The Los Angeles Unified School District Board of Education unanimously approved a new labor contract with the teachers’ union Tuesday, despite a warning from the county that the agreement “is not sustainable on an ongoing basis.”
The county Office of Education, which oversees the finances of local school districts, found that the contract with United Teachers Los Angeles “relies heavily on one-time funding sources and projected revenues” and would exhaust the district’s financial reserves below legal requirements within two years.
“The district’s financial analysis indicates it is still unable to meet its reserve requirement in 2020-21 indicating that the agreement is not sustainable on an ongoing basis,” according to the county’s report to the LAUSD board.
“We have communicated our concerns in prior letters regarding the district’s growing structural deficit, and have yet to see the Governing Board implement significant expenditure reductions and/or revenue enhancements that would stabilize the district’s financial position,” according to the county. “This (contract proposal) continues the district’s practice of allowing the ending fund balance to erode, and continues to move the district toward financial insolvency.”
The report states that school board will be required to submit a “Fiscal Stabilization Plan” by March 18 outlining spending cuts and/or revenue increases that will be undertaken to “fund the ongoing costs” of the agreement. If that plan is deemed insufficient, the county may take steps including “assigning a fiscal adviser with stay and rescind authority over Governing Board actions.”
The labor contract, which calls for the hiring of more teachers, along with support staff such as nurses, counselors and librarians, has already been ratified by members of United Teachers Los Angeles.
During a teachers’ strike that lasted six days but came to an end last week with the announcement of the tentative labor agreement, district officials repeatedly insisted that the union’s overall demands could potentially bankrupt the district. UTLA officials disputed that claim, pointing to the district’s estimated $1.8 billion reserve fund and questioning the accuracy of district and county financial projections.
LAUSD Superintendent Austin Beutner acknowledged during the school board meeting that “our budget difficulties are very real,” noting that the district will clearly have to find new sources of revenue.
“This contract is far from perfect,” he said. “Most contracts are.”
Board member Nick Melvoin noted the county’s concerns before the vote.
“It’s up to us collectively to make it (the contract) sustainable,” and to “make the hard decisions internally that his district has neglected,” he said.
The agreement also calls on the board to consider a resolution pushing for a moratorium on charter schools opening within the district pending a state study of the impact of charters on public schools. Expansion of charter schools and co-location of charters on LAUSD campuses was a major point of contention with the union during contract talks, with UTLA contending charters drain students and millions of dollars in state funding away from the district.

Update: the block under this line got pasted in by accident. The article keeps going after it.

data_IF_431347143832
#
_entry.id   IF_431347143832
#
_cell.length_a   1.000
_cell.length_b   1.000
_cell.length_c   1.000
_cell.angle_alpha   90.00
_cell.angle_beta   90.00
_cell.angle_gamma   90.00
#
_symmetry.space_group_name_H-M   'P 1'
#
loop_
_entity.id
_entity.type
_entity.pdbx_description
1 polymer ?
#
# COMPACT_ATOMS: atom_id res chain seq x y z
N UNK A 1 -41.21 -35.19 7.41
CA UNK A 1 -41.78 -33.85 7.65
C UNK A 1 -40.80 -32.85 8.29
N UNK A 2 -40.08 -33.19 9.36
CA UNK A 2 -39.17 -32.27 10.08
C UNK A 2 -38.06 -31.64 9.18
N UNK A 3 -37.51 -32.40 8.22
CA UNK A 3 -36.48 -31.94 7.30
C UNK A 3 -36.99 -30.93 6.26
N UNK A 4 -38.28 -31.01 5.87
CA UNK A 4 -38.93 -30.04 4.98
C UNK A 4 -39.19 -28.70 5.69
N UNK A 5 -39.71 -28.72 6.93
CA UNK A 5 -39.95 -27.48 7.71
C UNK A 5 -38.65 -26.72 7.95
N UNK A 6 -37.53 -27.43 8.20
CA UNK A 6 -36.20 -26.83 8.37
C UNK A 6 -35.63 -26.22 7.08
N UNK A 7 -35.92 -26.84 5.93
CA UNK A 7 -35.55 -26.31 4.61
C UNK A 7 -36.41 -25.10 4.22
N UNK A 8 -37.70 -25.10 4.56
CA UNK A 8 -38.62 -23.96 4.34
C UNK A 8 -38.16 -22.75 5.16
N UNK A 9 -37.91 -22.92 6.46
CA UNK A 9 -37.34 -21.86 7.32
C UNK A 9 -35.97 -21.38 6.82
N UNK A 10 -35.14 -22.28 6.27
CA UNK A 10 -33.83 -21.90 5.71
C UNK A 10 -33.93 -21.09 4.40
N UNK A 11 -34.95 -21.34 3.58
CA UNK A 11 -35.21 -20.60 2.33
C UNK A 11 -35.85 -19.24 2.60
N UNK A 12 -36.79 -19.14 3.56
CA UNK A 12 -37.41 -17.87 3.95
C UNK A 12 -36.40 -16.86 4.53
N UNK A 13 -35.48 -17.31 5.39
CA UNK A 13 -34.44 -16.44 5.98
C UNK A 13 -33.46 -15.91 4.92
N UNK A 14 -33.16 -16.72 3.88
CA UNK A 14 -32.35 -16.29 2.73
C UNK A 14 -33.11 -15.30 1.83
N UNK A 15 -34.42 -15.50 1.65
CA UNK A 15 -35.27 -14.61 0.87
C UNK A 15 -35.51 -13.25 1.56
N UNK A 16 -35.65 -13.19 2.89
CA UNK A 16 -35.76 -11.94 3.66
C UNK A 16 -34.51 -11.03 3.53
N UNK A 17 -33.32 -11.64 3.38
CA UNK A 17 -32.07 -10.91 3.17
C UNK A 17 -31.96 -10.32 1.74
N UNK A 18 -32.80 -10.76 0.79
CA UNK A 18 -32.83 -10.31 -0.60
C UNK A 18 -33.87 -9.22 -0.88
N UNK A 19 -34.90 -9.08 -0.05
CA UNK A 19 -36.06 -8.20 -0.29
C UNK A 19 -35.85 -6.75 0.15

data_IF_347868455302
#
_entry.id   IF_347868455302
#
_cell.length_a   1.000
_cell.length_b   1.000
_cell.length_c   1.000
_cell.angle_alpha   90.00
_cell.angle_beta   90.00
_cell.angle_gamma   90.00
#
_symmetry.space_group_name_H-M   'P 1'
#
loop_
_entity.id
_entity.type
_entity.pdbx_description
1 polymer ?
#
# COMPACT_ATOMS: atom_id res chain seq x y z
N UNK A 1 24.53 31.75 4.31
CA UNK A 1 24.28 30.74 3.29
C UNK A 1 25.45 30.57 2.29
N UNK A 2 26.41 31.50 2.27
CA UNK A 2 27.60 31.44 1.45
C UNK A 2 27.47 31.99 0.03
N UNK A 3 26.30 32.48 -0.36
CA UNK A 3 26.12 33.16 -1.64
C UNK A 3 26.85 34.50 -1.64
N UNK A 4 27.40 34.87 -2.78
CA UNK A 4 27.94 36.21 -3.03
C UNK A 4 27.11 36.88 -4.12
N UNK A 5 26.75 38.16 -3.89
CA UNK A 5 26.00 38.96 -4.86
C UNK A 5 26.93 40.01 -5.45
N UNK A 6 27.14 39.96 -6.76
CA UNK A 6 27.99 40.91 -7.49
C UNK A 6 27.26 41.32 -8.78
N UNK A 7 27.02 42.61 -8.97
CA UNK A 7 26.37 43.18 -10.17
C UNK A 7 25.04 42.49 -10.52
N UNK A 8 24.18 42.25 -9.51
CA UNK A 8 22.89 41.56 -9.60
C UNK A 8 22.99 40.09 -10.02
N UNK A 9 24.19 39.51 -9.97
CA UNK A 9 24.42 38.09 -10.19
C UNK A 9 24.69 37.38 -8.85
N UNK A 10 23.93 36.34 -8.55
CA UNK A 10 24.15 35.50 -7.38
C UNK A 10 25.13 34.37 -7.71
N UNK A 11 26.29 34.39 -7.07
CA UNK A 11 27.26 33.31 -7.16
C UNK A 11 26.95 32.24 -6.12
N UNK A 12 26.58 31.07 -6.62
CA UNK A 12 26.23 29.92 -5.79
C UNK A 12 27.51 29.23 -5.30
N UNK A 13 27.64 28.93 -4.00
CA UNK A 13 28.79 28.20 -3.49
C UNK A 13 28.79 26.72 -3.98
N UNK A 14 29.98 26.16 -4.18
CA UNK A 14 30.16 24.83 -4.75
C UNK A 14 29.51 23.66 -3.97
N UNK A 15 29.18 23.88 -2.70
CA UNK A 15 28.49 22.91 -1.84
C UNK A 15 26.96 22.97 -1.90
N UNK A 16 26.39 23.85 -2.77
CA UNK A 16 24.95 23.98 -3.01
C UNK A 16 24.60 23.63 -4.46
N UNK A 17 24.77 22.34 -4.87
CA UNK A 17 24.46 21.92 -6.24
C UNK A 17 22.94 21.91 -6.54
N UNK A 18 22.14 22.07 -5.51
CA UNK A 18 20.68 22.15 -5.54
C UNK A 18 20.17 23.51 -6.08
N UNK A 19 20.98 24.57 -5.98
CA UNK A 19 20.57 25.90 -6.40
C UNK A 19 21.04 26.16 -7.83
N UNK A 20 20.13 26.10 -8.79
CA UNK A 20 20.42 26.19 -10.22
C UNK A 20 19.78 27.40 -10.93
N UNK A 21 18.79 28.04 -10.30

The resolution going before the board Tuesday calls on LAUSD Superintendent Austin Beutner to return to the board in 90 days with “a plan to pursue laws intended to authorize a moratorium on new charter schools within the boundaries of the district, and report if the authority for such a moratorium requires a voter-approved ballot initiative at the local or state level.”
The resolution also requests that the governor and state education officials “conduct a comprehensive study to inform future policy considerations for charter authorization reform,” and while that study is being conducted, that the state “impose a temporary moratorium on new charter schools in our school district.”
Board member Richard Vladovic introduced the motion, saying the goal is not to “crush” charter schools, but to examine their impacts after 27 years of operation in the district. He said the moratorium is being proposed “in the spirit of unity to step back — step back after 27 years of an experiment to see if it worked.”
“I do know the original legislation … was never meant to supplant the district, but only supplement the district,” he said. “… I want to step back after 27 years and look at the financial impact, the educational impact. Has it made a difference?”
Members of the advocacy group Reclaim Our Schools L.A. rallied outside the district’s headquarters and attended the meeting with district parents “to hold the board accountable to their promise” to adopt the resolution.
Officials with the California Charter Schools Association also attended the meeting with charter-school parents, calling on the board to reject the resolution, saying a ban “will unfairly target the most vulnerable students in Los Angeles.”
Numerous charter-school parents spoke during the board meeting, criticizing the proposed moratorium, accusing the district of lashing out at charters while ignoring problems at failing public school campuses.
“I have the right to have options,” one parent told the board. “I have the right to elect what I think is best for my children. … We deserve to have a better option in our communities.”
The board was continuing to hear public comment on the charter-school motion as of mid-afternoon and had not yet voted.
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